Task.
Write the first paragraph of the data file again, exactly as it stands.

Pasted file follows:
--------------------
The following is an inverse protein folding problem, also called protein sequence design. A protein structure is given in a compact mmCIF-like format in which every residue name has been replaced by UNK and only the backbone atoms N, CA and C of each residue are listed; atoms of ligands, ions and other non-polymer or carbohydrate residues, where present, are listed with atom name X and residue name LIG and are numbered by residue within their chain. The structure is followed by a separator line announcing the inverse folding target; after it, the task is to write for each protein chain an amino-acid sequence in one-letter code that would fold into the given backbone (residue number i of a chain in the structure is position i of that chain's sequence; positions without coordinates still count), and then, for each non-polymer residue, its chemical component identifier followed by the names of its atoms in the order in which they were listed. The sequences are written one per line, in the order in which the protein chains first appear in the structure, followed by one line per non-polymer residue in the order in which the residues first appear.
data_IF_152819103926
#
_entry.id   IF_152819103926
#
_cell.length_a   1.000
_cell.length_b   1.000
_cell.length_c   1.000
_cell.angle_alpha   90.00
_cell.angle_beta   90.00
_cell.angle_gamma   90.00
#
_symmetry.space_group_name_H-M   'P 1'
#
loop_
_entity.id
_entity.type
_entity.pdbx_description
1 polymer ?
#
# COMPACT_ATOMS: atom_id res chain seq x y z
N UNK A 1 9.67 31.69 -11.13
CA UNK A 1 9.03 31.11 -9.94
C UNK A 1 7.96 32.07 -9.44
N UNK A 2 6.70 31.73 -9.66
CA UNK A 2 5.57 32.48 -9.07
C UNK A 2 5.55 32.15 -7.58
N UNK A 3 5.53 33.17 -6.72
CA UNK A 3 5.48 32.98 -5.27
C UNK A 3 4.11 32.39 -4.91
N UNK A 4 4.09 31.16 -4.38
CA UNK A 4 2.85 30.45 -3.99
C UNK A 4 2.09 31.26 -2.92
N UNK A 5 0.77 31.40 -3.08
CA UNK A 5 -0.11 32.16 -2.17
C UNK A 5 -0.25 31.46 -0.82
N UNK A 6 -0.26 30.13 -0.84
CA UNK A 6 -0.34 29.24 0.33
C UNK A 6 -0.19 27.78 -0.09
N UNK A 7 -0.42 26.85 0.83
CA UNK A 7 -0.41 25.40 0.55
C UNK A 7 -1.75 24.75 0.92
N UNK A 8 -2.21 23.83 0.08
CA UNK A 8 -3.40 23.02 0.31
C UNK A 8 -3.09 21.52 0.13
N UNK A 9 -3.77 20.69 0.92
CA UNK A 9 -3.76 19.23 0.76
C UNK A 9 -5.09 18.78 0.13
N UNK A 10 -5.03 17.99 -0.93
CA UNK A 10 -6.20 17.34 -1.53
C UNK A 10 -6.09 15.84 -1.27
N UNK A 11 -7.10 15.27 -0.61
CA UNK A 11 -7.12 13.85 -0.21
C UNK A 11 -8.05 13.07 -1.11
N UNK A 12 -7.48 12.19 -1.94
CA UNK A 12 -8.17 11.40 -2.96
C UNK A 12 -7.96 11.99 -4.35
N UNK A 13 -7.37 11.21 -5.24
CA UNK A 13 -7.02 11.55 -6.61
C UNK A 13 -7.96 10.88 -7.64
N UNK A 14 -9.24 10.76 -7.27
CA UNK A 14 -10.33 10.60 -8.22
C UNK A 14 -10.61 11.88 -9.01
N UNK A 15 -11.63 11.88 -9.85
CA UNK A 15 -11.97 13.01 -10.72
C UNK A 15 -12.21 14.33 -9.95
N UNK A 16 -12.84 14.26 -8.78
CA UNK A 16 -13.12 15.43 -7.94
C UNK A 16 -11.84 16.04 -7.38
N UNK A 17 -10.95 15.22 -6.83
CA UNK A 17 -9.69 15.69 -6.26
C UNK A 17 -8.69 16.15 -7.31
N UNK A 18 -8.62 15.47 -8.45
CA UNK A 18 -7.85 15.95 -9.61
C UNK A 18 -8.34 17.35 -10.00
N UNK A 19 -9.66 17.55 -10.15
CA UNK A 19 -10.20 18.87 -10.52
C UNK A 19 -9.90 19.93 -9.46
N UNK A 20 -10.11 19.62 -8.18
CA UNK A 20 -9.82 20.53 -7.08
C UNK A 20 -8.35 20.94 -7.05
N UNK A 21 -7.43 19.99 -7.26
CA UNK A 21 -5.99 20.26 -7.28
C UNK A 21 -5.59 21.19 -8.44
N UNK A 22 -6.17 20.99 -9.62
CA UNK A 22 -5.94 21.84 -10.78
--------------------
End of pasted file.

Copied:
The following is an inverse protein folding problem, also called protein sequence design. A protein structure is given in a compact mmCIF-like format in which every residue name has been replaced by UNK and only the backbone atoms N, CA and C of each residue are listed; atoms of ligands, ions and other non-polymer or carbohydrate residues, where present, are listed with atom name X and residue name LIG and are numbered by residue within their chain. The structure is followed by a separator line announcing the inverse folding target; after it, the task is to write for each protein chain an amino-acid sequence in one-letter code that would fold into the given backbone (residue number i of a chain in the structure is position i of that chain's sequence; positions without coordinates still count), and then, for each non-polymer residue, its chemical component identifier followed by the names of its atoms in the order in which they were listed. The sequences are written one per line, in the order in which the protein chains first appear in the structure, followed by one line per non-polymer residue in the order in which the residues first appear.